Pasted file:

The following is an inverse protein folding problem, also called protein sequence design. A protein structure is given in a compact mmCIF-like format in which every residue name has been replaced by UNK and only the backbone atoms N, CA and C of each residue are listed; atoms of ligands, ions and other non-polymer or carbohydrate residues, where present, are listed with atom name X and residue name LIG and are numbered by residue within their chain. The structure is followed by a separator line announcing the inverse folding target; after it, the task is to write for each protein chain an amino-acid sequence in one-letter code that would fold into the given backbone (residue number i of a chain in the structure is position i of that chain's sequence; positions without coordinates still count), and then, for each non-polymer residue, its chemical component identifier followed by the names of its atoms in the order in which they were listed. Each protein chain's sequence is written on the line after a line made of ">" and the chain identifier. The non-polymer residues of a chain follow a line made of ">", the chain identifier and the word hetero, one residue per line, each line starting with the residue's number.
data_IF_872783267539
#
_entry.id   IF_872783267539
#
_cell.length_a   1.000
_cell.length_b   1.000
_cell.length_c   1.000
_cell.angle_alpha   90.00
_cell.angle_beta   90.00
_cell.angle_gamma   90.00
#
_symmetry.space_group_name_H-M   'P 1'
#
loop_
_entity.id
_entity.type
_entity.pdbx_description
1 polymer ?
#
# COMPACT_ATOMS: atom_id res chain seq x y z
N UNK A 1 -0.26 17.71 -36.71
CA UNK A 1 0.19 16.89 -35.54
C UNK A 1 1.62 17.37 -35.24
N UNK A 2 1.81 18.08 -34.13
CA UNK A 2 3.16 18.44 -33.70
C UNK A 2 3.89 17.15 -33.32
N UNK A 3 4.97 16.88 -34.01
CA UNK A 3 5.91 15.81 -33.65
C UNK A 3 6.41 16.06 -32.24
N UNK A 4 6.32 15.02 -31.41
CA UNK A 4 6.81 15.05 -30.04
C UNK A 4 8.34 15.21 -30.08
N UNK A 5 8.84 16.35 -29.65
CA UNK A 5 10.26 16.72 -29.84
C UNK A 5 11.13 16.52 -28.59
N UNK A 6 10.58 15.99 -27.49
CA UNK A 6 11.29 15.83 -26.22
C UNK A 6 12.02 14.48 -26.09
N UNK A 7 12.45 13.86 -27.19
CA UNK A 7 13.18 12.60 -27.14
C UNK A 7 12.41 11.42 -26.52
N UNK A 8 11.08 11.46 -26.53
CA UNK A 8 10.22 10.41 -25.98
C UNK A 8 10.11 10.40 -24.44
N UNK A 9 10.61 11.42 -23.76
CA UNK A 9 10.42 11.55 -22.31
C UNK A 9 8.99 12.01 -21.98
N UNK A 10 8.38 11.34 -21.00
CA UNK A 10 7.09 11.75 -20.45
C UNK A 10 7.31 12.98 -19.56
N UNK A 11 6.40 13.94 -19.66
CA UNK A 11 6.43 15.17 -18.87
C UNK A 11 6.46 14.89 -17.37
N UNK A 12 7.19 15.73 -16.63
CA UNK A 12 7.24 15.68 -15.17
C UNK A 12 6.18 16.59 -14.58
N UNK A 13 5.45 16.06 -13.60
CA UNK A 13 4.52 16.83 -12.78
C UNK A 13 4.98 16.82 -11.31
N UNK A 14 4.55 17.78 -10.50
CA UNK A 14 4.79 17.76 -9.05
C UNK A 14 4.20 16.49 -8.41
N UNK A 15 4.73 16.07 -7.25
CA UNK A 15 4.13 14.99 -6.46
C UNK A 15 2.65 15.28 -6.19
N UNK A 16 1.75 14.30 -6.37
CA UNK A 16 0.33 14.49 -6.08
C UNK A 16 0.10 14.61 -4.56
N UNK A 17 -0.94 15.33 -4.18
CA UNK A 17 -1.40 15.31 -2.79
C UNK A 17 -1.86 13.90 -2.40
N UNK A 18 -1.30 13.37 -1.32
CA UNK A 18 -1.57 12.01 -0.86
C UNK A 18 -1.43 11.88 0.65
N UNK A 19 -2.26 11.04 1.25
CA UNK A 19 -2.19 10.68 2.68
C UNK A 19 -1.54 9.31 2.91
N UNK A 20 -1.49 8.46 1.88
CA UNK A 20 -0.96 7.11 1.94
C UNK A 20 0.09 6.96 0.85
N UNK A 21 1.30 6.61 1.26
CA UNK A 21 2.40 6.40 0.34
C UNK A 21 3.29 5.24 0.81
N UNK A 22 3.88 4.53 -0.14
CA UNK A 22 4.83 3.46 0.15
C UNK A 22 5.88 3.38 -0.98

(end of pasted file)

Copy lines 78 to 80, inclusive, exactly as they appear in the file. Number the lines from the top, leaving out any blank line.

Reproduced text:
C UNK A 19 -1.54 9.31 2.91
N UNK A 20 -1.49 8.46 1.88
CA UNK A 20 -0.96 7.11 1.94